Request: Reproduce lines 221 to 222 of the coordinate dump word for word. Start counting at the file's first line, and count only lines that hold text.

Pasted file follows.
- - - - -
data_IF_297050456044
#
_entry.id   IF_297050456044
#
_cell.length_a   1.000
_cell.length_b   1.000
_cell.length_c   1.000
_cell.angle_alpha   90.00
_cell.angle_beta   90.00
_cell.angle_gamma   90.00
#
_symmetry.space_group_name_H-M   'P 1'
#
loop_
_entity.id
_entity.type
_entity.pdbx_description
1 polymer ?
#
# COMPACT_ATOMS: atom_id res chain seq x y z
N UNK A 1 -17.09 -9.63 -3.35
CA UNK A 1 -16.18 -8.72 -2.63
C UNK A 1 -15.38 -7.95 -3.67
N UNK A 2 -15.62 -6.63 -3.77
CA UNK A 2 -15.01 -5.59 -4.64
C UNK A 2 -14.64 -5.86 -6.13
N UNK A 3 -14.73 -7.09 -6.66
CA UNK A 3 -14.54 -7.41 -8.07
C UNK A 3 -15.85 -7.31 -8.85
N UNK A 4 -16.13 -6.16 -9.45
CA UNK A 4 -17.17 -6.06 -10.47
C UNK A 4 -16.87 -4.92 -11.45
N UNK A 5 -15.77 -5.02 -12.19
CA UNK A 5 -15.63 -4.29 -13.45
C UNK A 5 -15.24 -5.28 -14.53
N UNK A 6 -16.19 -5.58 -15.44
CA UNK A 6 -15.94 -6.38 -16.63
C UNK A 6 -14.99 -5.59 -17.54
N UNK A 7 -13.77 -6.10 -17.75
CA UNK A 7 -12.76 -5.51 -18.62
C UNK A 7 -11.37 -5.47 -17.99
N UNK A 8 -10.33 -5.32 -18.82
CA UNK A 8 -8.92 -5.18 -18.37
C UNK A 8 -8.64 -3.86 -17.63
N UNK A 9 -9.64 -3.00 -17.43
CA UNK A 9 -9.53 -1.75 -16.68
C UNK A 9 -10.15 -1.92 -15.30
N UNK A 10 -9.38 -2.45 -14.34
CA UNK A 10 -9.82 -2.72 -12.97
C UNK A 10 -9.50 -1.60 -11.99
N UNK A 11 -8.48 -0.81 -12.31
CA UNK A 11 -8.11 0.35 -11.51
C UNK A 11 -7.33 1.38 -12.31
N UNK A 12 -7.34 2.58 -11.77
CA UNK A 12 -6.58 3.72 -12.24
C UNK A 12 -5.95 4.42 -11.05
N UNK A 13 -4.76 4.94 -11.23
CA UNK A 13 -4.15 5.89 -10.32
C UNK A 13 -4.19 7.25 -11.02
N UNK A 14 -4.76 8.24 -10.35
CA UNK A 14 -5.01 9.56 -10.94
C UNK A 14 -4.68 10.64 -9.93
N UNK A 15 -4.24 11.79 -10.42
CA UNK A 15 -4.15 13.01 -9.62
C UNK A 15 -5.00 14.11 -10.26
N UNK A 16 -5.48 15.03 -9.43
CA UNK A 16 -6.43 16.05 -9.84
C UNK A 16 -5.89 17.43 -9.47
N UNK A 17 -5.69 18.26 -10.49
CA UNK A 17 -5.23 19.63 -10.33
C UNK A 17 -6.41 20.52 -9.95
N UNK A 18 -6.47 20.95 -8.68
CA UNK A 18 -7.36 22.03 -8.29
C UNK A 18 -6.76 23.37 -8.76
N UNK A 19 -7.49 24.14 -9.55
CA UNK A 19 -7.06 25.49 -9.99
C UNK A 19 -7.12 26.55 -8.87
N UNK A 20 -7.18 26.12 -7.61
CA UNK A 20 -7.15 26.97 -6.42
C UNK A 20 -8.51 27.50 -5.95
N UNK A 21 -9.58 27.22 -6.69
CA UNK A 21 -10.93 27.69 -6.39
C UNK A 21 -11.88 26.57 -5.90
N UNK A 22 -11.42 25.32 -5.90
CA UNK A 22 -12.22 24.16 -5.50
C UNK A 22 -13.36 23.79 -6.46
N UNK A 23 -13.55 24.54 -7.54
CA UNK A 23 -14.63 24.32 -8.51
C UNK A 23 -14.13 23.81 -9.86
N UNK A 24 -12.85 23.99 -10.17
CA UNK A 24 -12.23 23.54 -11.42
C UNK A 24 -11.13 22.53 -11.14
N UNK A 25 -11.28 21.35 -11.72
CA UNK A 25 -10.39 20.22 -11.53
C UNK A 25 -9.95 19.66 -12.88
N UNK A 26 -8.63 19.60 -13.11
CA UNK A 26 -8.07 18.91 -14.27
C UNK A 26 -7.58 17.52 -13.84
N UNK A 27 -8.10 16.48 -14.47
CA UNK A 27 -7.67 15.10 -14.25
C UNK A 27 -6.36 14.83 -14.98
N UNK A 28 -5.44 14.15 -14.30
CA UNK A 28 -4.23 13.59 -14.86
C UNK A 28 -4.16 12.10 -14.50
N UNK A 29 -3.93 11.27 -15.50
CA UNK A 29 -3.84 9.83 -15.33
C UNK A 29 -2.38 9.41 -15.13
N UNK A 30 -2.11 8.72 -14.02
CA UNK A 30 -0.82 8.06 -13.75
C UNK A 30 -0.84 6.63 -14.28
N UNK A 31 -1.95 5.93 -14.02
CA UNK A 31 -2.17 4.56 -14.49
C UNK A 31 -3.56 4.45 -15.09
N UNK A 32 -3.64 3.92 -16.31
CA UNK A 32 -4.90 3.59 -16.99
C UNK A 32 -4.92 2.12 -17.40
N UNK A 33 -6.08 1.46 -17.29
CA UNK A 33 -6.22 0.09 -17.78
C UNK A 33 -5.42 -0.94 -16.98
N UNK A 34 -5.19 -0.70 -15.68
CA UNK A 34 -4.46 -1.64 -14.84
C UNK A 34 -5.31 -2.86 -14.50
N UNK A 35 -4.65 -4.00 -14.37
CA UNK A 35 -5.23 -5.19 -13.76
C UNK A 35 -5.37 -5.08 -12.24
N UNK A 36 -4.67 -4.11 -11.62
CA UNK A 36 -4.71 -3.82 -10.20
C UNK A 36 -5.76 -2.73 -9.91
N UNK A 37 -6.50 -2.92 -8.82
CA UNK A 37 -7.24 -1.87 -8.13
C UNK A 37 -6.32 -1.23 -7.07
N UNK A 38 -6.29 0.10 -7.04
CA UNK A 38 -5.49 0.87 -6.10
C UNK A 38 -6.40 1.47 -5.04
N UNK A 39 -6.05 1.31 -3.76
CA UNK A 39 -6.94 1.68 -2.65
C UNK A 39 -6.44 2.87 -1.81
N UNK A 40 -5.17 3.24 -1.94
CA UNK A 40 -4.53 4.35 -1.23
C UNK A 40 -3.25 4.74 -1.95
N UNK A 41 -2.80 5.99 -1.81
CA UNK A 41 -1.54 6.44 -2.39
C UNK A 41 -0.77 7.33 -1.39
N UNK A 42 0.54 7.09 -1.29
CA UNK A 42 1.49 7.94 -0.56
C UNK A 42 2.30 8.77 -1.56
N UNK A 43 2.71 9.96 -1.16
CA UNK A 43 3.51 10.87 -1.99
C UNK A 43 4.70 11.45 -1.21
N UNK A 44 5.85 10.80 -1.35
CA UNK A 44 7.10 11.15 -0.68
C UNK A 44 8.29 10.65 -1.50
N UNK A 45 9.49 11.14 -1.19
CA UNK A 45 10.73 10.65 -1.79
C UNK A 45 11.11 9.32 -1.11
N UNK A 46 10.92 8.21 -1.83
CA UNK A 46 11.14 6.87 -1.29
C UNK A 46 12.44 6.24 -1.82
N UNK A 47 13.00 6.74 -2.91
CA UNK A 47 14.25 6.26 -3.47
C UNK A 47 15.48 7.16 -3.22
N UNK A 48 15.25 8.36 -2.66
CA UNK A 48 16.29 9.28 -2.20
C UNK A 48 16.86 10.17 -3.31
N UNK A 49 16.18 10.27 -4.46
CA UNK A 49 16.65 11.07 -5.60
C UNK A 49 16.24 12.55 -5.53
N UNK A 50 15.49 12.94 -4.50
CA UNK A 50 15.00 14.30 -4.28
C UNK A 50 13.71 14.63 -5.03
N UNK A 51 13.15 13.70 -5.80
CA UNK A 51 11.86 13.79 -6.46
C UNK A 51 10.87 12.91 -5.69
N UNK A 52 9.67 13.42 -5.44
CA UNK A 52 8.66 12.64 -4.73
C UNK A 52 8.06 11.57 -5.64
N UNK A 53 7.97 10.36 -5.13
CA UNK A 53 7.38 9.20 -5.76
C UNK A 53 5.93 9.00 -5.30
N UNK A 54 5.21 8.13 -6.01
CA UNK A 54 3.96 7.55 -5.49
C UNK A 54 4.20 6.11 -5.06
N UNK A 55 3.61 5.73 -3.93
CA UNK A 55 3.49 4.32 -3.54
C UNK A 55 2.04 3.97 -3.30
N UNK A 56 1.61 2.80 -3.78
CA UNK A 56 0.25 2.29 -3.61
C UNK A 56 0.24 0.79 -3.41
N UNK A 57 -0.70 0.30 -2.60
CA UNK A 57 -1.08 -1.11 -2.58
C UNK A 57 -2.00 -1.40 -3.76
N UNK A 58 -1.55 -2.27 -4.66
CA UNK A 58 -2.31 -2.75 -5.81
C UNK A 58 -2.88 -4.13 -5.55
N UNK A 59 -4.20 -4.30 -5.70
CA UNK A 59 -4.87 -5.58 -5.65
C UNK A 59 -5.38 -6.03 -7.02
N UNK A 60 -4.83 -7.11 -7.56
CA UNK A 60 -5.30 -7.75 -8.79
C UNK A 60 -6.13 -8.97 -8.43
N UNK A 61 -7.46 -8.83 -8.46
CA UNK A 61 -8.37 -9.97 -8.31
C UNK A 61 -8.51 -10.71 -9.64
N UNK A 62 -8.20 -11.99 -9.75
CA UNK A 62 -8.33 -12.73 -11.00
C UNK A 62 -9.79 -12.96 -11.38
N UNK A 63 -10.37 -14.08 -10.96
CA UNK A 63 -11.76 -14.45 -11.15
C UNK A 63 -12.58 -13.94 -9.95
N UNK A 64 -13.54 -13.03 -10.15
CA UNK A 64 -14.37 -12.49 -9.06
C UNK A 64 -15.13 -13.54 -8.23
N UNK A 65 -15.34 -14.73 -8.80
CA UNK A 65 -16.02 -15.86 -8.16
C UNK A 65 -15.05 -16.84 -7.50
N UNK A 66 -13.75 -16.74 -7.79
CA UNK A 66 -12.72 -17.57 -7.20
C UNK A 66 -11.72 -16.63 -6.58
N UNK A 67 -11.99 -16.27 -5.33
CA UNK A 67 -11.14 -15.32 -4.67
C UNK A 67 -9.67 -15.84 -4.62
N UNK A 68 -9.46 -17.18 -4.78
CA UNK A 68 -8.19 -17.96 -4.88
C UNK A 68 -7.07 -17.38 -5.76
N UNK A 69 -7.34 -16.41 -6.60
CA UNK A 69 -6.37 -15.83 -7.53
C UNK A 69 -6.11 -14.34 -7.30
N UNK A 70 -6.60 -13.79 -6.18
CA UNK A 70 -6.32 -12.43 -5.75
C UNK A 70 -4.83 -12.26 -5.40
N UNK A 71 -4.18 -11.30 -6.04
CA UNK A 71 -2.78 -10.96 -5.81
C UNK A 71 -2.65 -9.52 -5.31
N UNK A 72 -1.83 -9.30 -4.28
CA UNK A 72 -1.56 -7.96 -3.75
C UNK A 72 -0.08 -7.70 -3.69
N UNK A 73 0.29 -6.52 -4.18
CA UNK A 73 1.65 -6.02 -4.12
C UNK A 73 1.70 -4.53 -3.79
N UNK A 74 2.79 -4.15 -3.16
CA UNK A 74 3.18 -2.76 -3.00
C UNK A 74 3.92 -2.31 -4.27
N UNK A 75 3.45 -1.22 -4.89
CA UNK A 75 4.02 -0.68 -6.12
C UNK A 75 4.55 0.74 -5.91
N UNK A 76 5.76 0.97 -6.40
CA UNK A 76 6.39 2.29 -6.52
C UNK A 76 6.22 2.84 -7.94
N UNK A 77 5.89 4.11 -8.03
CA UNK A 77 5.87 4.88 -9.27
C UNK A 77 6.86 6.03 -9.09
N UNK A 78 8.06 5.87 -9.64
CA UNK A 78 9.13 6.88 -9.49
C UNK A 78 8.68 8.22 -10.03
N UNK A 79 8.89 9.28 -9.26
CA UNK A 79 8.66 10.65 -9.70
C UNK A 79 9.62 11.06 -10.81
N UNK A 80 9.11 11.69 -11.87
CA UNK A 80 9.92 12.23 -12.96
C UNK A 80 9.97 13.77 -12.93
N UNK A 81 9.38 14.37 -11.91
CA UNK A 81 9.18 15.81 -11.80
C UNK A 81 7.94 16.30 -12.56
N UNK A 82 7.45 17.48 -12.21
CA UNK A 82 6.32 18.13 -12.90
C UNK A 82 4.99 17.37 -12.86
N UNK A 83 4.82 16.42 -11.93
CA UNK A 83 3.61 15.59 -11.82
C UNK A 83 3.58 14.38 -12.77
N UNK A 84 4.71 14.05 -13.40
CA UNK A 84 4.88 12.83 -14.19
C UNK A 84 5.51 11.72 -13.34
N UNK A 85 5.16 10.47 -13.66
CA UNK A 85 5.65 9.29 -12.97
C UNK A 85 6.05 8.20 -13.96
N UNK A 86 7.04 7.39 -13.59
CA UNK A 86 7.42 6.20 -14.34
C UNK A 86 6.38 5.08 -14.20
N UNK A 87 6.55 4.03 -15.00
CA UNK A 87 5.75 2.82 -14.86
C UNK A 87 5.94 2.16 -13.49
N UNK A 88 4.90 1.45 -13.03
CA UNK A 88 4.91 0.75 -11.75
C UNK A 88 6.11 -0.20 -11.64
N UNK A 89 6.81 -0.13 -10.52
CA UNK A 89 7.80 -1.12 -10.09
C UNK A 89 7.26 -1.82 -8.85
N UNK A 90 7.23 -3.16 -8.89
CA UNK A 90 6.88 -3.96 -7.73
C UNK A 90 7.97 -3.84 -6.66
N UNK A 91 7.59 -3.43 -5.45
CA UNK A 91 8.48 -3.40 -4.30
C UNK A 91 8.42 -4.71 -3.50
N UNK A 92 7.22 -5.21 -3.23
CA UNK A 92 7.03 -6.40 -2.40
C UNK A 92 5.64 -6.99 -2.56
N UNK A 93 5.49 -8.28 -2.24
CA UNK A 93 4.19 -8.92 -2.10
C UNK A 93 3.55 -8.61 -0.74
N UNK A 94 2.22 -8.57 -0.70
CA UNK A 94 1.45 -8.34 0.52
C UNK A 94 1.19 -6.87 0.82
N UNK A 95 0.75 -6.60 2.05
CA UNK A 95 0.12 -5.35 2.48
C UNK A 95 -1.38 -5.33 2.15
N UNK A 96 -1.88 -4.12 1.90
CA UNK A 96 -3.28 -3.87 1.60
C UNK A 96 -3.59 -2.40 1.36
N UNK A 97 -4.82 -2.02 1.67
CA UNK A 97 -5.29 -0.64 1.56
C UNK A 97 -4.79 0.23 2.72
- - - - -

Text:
C UNK A 67 -9.67 -15.84 -4.62
N UNK A 68 -9.46 -17.18 -4.78